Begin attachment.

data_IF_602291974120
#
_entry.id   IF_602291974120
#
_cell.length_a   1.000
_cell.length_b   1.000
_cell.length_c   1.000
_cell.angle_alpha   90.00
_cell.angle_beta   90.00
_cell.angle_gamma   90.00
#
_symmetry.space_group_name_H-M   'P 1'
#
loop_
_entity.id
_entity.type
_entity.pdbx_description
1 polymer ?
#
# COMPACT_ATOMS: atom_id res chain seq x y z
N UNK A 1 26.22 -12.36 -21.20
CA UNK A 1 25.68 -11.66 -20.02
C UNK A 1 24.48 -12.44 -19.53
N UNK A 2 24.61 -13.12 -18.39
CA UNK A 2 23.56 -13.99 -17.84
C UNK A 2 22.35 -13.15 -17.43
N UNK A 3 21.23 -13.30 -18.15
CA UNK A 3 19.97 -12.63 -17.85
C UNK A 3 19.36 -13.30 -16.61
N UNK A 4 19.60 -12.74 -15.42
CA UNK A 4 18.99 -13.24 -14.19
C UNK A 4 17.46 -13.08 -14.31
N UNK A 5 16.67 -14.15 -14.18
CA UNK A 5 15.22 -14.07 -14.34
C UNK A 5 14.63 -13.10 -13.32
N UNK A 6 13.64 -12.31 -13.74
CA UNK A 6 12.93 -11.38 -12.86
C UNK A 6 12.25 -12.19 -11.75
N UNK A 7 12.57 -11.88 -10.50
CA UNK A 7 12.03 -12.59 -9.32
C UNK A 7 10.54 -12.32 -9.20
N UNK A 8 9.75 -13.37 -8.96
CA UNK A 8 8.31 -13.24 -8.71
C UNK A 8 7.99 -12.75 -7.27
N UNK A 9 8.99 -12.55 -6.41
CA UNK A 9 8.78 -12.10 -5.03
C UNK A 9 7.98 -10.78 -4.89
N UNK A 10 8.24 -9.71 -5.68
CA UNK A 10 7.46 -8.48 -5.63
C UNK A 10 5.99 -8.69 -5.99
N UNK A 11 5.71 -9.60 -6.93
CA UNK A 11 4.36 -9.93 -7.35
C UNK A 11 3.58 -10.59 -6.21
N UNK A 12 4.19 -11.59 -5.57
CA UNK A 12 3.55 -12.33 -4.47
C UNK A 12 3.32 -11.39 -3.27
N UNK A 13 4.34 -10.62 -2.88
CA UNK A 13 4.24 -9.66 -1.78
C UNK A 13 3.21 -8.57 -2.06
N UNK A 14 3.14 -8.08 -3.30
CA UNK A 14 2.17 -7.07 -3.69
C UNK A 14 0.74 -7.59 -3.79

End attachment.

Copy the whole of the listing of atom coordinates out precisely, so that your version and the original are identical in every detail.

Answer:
data_IF_602291974120
#
_entry.id   IF_602291974120
#
_cell.length_a   1.000
_cell.length_b   1.000
_cell.length_c   1.000
_cell.angle_alpha   90.00
_cell.angle_beta   90.00
_cell.angle_gamma   90.00
#
_symmetry.space_group_name_H-M   'P 1'
#
loop_
_entity.id
_entity.type
_entity.pdbx_description
1 polymer ?
#
# COMPACT_ATOMS: atom_id res chain seq x y z
N UNK A 1 26.22 -12.36 -21.20
CA UNK A 1 25.68 -11.66 -20.02
C UNK A 1 24.48 -12.44 -19.53
N UNK A 2 24.61 -13.12 -18.39
CA UNK A 2 23.56 -13.99 -17.84
C UNK A 2 22.35 -13.15 -17.43
N UNK A 3 21.23 -13.30 -18.15
CA UNK A 3 19.97 -12.63 -17.85
C UNK A 3 19.36 -13.30 -16.61
N UNK A 4 19.60 -12.74 -15.42
CA UNK A 4 18.99 -13.24 -14.19
C UNK A 4 17.46 -13.08 -14.31
N UNK A 5 16.67 -14.15 -14.18
CA UNK A 5 15.22 -14.07 -14.34
C UNK A 5 14.63 -13.10 -13.32
N UNK A 6 13.64 -12.31 -13.74
CA UNK A 6 12.93 -11.38 -12.86
C UNK A 6 12.25 -12.19 -11.75
N UNK A 7 12.57 -11.88 -10.50
CA UNK A 7 12.03 -12.59 -9.32
C UNK A 7 10.54 -12.32 -9.20
N UNK A 8 9.75 -13.37 -8.96
CA UNK A 8 8.31 -13.24 -8.71
C UNK A 8 7.99 -12.75 -7.27
N UNK A 9 8.99 -12.55 -6.41
CA UNK A 9 8.78 -12.10 -5.03
C UNK A 9 7.98 -10.78 -4.89
N UNK A 10 8.24 -9.71 -5.68
CA UNK A 10 7.46 -8.48 -5.63
C UNK A 10 5.99 -8.69 -5.99
N UNK A 11 5.71 -9.60 -6.93
CA UNK A 11 4.36 -9.93 -7.35
C UNK A 11 3.58 -10.59 -6.21
N UNK A 12 4.19 -11.59 -5.57
CA UNK A 12 3.55 -12.33 -4.47
C UNK A 12 3.32 -11.39 -3.27
N UNK A 13 4.34 -10.62 -2.88
CA UNK A 13 4.24 -9.66 -1.78
C UNK A 13 3.21 -8.57 -2.06
N UNK A 14 3.14 -8.08 -3.30
CA UNK A 14 2.17 -7.07 -3.69
C UNK A 14 0.74 -7.59 -3.79